Addiction Counseling

Addiction can take many forms and can be experienced with both substances (drugs and alcohol, for example) and behaviors (such as gambling). Typically, addiction involves repeating an activity despite the problems or negative consequences it is causing in your life. Addiction can cause changes in the brain’s wiring that make it difficult to stop the drug or behavior. But the good news is, you don’t have to figure it out on your own. If you or someone you know is suffering from an addiction, contact one of our addiction counseling specialists today to get help.

Meet the specialists

Julie has a Master's degree with a specialization in Addiction Counseling. She understands the pathology of addiction and the changes in the brain that the disease of addiction causes. She also understands and helps her clients to understand that they are separate from their disease, and that choices that are made when the addiction is in control are choices that they would not had made if addiction was not a part of their life.

— Julie Dunn, Licensed Professional Clinical Counselor in Naperville, IL
 

It is important to find the right approach for treating addiction. Not everyone that walks through the door fits the same criteria or causation for their addiction. I take a mindful approach to explore several areas of the inner YOU to find the best approach. This is an open dialogue to find exactly the best way to heal from substance use.

— Adrienne Marcellus, Counselor in Asheville, NC

I am a Licensed Addiction Counselor and utilize a wellness approach to recovery.

— Jamie Glick, Counselor in Castle Rock, CO
 

I have worked in four treatment centers over the last 28 years. I see a huge interplay between issues related to addiction and trauma. I believe that for some people their path to addiction came as a means to self-medicate pain. I also believe that there is a strong physiological component to addiction and it doesn't reflect weakness of will. I support 12-step recovery but also alternative self -help groups such as Refuge Recovery which has a Buddhist meditation component.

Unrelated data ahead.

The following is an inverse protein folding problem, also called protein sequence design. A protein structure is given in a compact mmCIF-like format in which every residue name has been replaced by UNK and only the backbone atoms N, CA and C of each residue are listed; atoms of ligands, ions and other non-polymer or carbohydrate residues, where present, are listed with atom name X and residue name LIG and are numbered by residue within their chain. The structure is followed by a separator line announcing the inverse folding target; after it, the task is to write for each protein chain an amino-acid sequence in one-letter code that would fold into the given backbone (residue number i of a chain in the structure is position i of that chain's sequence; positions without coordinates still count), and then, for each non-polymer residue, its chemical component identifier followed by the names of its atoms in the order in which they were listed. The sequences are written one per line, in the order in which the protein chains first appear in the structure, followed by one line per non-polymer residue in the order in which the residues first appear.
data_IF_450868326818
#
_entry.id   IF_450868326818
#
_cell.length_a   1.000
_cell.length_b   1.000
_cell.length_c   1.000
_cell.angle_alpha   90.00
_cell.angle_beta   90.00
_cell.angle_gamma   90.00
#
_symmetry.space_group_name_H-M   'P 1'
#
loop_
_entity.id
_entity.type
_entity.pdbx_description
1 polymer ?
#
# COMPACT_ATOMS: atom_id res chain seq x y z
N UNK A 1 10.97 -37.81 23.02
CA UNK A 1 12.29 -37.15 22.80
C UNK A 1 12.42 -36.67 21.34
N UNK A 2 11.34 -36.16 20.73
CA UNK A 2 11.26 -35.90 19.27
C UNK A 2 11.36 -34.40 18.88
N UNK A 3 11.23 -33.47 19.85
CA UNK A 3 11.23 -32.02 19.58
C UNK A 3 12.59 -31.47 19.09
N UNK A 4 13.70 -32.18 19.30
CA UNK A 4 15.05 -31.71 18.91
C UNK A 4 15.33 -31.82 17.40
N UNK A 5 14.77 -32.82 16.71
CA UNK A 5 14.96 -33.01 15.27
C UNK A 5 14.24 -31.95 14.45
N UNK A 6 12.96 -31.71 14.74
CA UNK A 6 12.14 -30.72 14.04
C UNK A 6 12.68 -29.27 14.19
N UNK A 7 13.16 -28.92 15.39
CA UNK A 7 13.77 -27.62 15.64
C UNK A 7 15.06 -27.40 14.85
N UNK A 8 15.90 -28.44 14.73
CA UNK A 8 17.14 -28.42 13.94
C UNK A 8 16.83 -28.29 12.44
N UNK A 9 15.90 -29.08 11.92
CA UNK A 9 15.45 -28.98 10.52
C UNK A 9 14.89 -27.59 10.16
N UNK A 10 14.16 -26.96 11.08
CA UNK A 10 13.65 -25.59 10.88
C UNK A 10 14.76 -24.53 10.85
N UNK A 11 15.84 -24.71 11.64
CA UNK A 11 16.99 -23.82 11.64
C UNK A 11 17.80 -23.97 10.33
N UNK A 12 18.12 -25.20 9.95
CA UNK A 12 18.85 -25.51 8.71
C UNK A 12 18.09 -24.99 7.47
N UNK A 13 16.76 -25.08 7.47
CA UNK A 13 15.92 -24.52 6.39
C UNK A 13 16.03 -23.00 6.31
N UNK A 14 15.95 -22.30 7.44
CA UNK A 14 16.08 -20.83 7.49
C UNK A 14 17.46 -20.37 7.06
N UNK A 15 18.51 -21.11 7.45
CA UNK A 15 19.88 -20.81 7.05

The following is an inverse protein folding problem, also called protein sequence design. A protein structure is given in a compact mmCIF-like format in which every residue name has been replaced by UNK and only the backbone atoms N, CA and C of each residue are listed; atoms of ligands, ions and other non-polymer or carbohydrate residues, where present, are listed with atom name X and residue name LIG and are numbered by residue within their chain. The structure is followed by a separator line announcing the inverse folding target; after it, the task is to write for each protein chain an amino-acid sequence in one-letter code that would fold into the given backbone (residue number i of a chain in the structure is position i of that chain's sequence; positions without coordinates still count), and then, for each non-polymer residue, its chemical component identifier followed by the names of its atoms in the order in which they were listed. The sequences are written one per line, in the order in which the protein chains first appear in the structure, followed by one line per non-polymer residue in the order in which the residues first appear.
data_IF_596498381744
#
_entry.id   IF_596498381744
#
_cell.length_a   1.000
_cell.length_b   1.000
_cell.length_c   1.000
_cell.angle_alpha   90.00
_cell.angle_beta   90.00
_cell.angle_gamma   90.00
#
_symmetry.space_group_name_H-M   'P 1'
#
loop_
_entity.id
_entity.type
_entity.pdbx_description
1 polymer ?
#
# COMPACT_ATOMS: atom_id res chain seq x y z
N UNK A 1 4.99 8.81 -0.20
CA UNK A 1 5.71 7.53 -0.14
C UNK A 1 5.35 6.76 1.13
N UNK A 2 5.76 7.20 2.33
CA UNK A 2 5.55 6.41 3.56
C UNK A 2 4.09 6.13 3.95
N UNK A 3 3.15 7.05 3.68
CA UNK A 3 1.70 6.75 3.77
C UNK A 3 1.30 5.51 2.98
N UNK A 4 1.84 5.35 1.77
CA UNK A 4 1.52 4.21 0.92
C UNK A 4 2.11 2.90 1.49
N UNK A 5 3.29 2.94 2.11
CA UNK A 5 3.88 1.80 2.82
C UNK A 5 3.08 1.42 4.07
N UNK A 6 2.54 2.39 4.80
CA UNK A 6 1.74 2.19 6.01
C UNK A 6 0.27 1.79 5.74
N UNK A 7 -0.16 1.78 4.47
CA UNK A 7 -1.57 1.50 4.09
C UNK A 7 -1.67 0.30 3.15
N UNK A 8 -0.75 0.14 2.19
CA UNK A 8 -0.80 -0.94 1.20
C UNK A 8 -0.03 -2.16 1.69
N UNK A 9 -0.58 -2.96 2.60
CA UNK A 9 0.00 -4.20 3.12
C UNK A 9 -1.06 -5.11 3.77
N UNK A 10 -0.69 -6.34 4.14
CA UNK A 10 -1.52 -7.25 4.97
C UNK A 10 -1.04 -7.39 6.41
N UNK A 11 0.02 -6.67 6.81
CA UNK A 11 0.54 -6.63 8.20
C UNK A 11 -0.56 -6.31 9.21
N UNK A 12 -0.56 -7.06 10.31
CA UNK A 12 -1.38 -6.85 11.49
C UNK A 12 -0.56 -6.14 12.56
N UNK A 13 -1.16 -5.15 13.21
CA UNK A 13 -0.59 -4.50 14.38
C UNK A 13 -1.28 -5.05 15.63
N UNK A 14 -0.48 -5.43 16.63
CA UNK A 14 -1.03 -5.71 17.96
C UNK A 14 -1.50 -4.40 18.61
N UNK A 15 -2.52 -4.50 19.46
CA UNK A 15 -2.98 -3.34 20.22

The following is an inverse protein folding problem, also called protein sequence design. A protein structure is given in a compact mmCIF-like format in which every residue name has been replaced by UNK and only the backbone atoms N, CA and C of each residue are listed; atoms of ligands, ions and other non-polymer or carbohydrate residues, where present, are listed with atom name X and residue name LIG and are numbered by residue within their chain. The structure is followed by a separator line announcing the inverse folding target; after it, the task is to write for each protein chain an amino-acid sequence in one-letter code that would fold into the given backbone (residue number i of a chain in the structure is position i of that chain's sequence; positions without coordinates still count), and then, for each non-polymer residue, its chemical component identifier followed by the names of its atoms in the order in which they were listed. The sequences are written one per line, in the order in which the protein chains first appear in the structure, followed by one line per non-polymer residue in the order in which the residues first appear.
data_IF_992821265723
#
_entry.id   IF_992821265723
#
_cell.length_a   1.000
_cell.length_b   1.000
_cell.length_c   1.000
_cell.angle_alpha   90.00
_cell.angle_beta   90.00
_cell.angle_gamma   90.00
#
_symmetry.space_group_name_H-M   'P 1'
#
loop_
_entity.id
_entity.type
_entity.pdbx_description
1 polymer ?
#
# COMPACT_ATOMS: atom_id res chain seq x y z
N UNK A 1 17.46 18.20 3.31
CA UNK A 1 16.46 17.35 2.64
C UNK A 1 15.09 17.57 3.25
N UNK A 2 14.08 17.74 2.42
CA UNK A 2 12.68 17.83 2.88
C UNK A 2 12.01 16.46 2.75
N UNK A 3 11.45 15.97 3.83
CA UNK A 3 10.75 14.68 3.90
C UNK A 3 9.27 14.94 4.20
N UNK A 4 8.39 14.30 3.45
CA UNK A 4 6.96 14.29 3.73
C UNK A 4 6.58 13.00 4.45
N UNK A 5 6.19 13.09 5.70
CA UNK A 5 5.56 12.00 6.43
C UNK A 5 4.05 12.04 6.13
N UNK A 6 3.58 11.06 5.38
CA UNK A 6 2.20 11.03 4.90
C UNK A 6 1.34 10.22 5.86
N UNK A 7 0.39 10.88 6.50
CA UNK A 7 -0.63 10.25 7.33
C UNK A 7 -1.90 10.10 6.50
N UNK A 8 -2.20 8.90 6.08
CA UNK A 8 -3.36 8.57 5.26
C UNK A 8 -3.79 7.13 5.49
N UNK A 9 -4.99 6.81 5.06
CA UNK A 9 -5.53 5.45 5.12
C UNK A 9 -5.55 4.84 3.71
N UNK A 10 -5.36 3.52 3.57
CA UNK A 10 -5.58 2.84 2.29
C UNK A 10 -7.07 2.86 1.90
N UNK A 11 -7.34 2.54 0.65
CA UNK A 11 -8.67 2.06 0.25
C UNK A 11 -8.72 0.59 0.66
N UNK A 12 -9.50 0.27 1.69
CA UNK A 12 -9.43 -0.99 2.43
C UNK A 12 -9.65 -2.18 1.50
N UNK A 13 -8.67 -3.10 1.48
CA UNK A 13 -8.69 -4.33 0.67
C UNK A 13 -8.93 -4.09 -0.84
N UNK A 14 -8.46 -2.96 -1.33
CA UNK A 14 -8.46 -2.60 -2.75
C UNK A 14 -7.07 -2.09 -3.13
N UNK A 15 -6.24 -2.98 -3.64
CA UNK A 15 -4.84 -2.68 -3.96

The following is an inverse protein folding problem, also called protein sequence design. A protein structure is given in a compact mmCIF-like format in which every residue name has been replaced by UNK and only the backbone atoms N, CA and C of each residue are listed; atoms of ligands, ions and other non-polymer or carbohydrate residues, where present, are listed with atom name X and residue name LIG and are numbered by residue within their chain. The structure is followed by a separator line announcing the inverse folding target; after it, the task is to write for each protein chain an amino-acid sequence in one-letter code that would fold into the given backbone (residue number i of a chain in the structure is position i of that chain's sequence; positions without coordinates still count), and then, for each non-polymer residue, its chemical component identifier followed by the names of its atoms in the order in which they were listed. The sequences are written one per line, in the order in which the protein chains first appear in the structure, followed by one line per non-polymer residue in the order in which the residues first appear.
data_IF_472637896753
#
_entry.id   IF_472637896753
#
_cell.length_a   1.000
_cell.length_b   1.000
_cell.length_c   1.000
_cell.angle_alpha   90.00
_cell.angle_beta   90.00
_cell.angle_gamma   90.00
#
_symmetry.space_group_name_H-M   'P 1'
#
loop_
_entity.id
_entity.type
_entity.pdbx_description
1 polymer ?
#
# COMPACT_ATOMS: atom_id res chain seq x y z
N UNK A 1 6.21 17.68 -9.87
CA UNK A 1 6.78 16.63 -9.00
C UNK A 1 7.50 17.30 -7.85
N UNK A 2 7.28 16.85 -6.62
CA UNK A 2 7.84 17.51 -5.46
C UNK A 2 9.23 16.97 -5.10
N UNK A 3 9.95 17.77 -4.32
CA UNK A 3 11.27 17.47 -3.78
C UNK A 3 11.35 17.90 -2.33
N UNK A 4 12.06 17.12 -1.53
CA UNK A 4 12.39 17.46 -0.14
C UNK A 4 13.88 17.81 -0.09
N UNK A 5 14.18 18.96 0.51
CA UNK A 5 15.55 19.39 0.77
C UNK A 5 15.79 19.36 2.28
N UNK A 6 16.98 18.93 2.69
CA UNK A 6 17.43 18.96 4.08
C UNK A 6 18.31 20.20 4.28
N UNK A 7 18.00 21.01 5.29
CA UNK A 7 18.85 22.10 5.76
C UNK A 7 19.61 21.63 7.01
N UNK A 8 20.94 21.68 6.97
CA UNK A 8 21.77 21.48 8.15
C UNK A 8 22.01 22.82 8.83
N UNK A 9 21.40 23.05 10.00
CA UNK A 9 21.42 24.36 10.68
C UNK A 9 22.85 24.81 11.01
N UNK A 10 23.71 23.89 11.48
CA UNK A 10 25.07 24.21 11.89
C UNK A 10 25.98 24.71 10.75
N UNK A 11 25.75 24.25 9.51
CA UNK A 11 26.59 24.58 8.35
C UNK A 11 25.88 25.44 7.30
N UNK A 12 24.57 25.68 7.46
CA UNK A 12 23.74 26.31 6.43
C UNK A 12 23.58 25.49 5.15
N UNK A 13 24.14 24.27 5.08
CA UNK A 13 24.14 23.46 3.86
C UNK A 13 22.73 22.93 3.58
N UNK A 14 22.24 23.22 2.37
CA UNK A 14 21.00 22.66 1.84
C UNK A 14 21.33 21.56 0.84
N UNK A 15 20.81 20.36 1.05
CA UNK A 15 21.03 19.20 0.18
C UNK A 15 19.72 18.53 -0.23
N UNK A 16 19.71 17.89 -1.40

— Deb Dettman, Clinical Social Worker in Chicago, IL

I use a 12-step model frequently but understand that approach is not for everyone. I have used CBT to treat addictions. I do not "force" 12-step meetings.

— Laura Bykofsky, LCSW-R, ACSW, CEAP, SAP, Licensed Clinical Social Worker in , FL
 

So called “experts” on “sexual addiction” erroneously take clients with paraphilic disorders into treatment. These paraphilic disorders, such as voyeuristic, exhibitionistic, frotteuristic , masochism, pedophilic, fetishistic, and nonconsensual behavior disorders are wrongly placed in “sexual addiction” treatment under the excuse that these behaviors often include sexual obsession. The “sex addiction” “expert” is then unable to adequately treat these, by definition, deviant behaviors.

— James Foley, Psychotherapist in New York, New York, NY

I treat alcoholics, drug users, overeaters, bulimics, compulsive spenders, kleptomaniacs, and anyone who has a compulsive behavior that is affecting his life.

— Gloria Arenson, Licensed Marriage & Family Therapist in Santa Barbara, CA
 

I have experience working in addiction recovery with individuals, couples, families and groups. I am a licensed SUDPT with the state of WA .

— Angela Riesterer, Registered Mental Health Counselor Intern in Vancouver, WA

Kayla is a Licensed Clinical Addiction Specialist and has been practicing treatment of all forms of addictions (substances and behavioral addictions both) for 6 years. Addiction can cause changes in the brain’s wiring that make it difficult to stop the drug or behavior, but we know that healing can take place and your brain is able! Kayla starts with treating the trauma or underlying issues causing the behavior (addiction).